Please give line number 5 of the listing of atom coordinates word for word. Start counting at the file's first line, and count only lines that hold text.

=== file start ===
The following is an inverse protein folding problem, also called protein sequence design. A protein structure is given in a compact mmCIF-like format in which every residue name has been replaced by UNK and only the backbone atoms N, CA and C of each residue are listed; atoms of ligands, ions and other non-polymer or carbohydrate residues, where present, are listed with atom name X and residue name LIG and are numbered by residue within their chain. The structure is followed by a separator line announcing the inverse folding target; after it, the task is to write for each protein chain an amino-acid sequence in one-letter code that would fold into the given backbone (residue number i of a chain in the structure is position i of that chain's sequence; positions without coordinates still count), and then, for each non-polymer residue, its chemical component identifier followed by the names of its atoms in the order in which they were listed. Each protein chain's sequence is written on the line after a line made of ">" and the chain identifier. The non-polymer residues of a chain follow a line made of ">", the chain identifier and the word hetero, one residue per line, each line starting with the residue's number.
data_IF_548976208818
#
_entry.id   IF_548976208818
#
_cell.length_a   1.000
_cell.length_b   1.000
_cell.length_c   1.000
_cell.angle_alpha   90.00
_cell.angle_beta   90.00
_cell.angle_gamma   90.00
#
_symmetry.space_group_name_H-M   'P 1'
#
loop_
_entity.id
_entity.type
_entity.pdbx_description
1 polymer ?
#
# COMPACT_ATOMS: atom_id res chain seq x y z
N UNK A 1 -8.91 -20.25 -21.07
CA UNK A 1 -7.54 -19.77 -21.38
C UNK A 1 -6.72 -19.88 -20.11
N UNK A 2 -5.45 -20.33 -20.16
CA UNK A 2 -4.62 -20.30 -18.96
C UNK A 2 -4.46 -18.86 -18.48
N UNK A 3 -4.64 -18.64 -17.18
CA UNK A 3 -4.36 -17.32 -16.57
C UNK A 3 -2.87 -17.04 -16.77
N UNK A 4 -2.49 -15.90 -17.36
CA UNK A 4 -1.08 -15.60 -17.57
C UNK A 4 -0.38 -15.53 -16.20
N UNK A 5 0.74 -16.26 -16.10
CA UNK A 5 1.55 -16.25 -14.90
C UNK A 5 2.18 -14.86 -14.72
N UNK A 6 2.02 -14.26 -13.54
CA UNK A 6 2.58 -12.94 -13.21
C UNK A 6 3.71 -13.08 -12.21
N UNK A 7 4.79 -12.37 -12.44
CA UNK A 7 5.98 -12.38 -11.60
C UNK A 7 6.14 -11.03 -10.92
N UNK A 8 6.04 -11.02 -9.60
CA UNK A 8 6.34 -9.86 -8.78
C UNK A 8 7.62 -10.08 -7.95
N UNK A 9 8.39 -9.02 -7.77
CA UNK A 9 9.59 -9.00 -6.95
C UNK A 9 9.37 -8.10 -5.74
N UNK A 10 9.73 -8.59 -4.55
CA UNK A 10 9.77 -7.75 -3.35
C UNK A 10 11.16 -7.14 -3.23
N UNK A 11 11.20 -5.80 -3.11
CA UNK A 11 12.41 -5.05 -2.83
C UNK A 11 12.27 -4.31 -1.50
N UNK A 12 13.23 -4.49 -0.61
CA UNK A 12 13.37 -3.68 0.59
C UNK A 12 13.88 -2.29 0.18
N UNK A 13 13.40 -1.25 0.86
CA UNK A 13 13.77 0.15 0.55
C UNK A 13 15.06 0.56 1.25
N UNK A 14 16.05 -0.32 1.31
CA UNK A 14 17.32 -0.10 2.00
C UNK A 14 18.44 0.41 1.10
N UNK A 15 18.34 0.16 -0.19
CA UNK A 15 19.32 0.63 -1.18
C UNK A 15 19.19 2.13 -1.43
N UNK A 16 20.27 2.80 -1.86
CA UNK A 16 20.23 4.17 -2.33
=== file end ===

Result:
#